Hamaayan / The Torah Spring
Edited by Shlomo Katz
Contributing Editor: Daniel Dadusc
Volume XIII, No. 45
16 Elul 5759
August 28, 1999
Orach Chaim 158:10-12:2
Daf Yomi: Ta’anit 21
Yerushalmi Yevamot 26
R’ Henach Leibowitz shlita (rosh yeshiva of the Chofetz Chaim Yeshiva in New York) taught: The commentators write that after Bnei Yisrael had traveled through the desert for forty years, they reached a level of appreciation of Hashem’s kindness greater than the heights they had reached at Har Sinai. They understood that all of their military victories and their miraculous survival in the barren Sinai desert were due to Hashem’s generosity. At this point, Hashem sees fit to ask Bnei Yisrael to make a pact that they will not become haughty and somehow credit themselves for all their achievements in the desert.
Why did Hashem choose this occasion to warn them? R’ Leibowitz asks. One would think that it would be superfluous at this time since they had such a great appreciation of Hashem’s wonders. Wouldn’t another time, perhaps when their hakarat hatov/appreciation for the good bestowed upon them was waning, have been more appropriate?
The Torah is revealing a paradox in human nature: When a person reaches higher levels of spiritual perfection, he must become more vigilant of the tricks and subterfuge of the yetzer hara and not less wary, as one might think.
As we prepare for Rosh Hashanah and reflect upon the past year, we will undoubtedly realize that, at least in some respects, we have grown considerably. The yetzer hara – our constant adversary – will immediately whisper into our ears: “You’re OK! Teshuvah isn’t really necessary this year.” This seems logical, but it’s far from the truth. As we grow spiritually, we only become bigger targets for the yetzer hara’s missiles. We should not downplay our accomplishments, but we must remember that precisely because of those accomplishments we must continue to be on guard. (Majesty of Man p.279)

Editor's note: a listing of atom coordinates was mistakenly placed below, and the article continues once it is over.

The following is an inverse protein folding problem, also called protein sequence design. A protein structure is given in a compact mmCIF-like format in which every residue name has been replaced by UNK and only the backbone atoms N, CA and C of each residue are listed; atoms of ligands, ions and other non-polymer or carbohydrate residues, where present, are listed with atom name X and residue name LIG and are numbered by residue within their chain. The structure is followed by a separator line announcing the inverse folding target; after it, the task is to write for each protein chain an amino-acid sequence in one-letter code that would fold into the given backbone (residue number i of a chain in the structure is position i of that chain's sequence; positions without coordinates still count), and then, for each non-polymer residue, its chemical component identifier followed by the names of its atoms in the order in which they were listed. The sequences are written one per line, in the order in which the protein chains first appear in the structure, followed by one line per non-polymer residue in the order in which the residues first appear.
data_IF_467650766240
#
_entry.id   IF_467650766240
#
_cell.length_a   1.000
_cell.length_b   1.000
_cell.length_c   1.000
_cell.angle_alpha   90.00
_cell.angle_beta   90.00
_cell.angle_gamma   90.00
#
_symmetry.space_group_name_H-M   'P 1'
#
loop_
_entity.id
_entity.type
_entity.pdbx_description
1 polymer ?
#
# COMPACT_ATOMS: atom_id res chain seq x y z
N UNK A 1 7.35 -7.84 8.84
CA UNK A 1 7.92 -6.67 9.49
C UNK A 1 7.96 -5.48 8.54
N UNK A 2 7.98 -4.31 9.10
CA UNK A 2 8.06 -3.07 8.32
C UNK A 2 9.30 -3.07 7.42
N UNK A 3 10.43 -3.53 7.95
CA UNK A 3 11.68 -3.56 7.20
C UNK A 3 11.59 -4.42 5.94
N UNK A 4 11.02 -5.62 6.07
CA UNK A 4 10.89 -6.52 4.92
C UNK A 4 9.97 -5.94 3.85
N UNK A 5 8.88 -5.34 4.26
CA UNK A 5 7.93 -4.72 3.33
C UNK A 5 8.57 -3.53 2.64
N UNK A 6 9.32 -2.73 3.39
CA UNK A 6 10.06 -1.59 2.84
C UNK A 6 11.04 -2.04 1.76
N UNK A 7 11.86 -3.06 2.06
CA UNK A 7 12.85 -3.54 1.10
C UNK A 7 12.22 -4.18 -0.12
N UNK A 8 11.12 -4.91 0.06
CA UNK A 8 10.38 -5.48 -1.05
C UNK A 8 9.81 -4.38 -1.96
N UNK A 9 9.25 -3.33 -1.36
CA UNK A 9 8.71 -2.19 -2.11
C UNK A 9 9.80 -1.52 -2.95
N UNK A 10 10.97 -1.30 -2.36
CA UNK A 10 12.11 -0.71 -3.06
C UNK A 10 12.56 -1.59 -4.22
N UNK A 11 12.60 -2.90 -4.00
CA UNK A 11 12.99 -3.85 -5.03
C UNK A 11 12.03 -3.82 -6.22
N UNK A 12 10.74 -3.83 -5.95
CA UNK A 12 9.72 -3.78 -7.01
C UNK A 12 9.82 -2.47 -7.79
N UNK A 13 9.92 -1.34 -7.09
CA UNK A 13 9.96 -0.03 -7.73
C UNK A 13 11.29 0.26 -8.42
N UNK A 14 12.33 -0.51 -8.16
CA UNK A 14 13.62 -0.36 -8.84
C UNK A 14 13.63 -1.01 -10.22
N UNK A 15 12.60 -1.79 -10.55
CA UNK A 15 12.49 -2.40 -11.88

R’ Zvi Hirsch Kalischer z”l (1795-1875) writes: The commentators struggled mightily to understand the word “ovaid” because it is an intransitive verb (meaning: “becoming destroyed”) used as a transitive verb (apparently meaning: “tried to destroy”). In addition, how does the fact that our father Yaakov descended to Egypt follow from the fact that Lavan the Aramean tried to destroy him?
R’ Kalischer answers these questions as follows: The more that two things are unlike, the more each tries to use the other one for its own purposes. For example, he writes, wind can put out a fire, but the wrong “amount” of wind will make a fire worse. This happens because the fire adapts the force (i.e., the wind) that opposes it for its own purposes.
Similarly, man’s earthiness (“chomer”) and intelligence (“saichel”) oppose each other. If the chomer prevails, it takes charge of the saichel, and man becomes less than an animal. After all, how much harm can an animal, who has no saichel, do compared to this person?
The above principle explains why a wicked person attempts to recruit others to his wickedness and why he cannot tolerate the existence of tzaddikim. It is because there are no two forces in the world that are more opposed to each other than kedushah/sanctity, on the one hand, and tum’ah/impurity, on the other. For the same reason, if the tzaddik is not enticed to wickedness, but instead defeats it, he becomes much greater. He literally takes the goodness out of the rasha and makes it his own. This is the meaning of the teaching (Avot 5:2): “Avraham received reward for all of the ten generations that preceded him.”
The same thing happened between Yaakov and Lavan. Lavan wanted to draw Yaakov’s kedushah towards his own tum’ah. This demonstrates how great is the hatred that tum’ah has for kedushah, for Lavan was willing to destroy his own children and grandchildren in the service of impurity. What happened instead? “Yaakov stole Lavan’s heart” (Bereishit 31:20), i.e., he took all that was good from Lavan and inducted it into the service of kedushah. After this, there was, so-to-speak, nothing left of Lavan.
With this idea, we can understand our verse as follows: “My father” does not refer to Yaakov, as most commentators assume, but to Lavan. He, too, was our ancestor. My father, the verse says, was an Aramean who was “ovaid”/”becoming destroyed” by his encounter with Yaakov. This also explains the continuation of the verse. The reason that Yaakov had to descend to Egypt was to continue the never-ending duel between kedushah and tum’ah. (Sefer Ha’berit)
R’ Yaakov Abuchatzeirah z”l (Morocco; 19th century) explains the connection between Lavan’s aims and Yaakov’s descent to Egypt as follows: Lavan saw prophetically that Yaakov’s descendants would be prepared by their exile in Egypt to receive the Torah. In his hatred for kedushah, he sought to destroy Yaakov before Yaakov could descend to Egypt. (Bigdei Serad, p.34)
(From Nit’ai Gavriel: Dinei U’Minhagei Yamim Nora’im, ch.4)
- Ezra ordained that Ki Tavo should be read before Rosh Hashanah in order to usher out the year’s curses. [This parashah contains the tochachah/ Moshe’s foretelling of the horrible punishments that would befall our nation if we sin.]
- One should not be called for the aliyah that contains the tochachah if he hates the ba’al koreh or if the ba’al koreh hates him.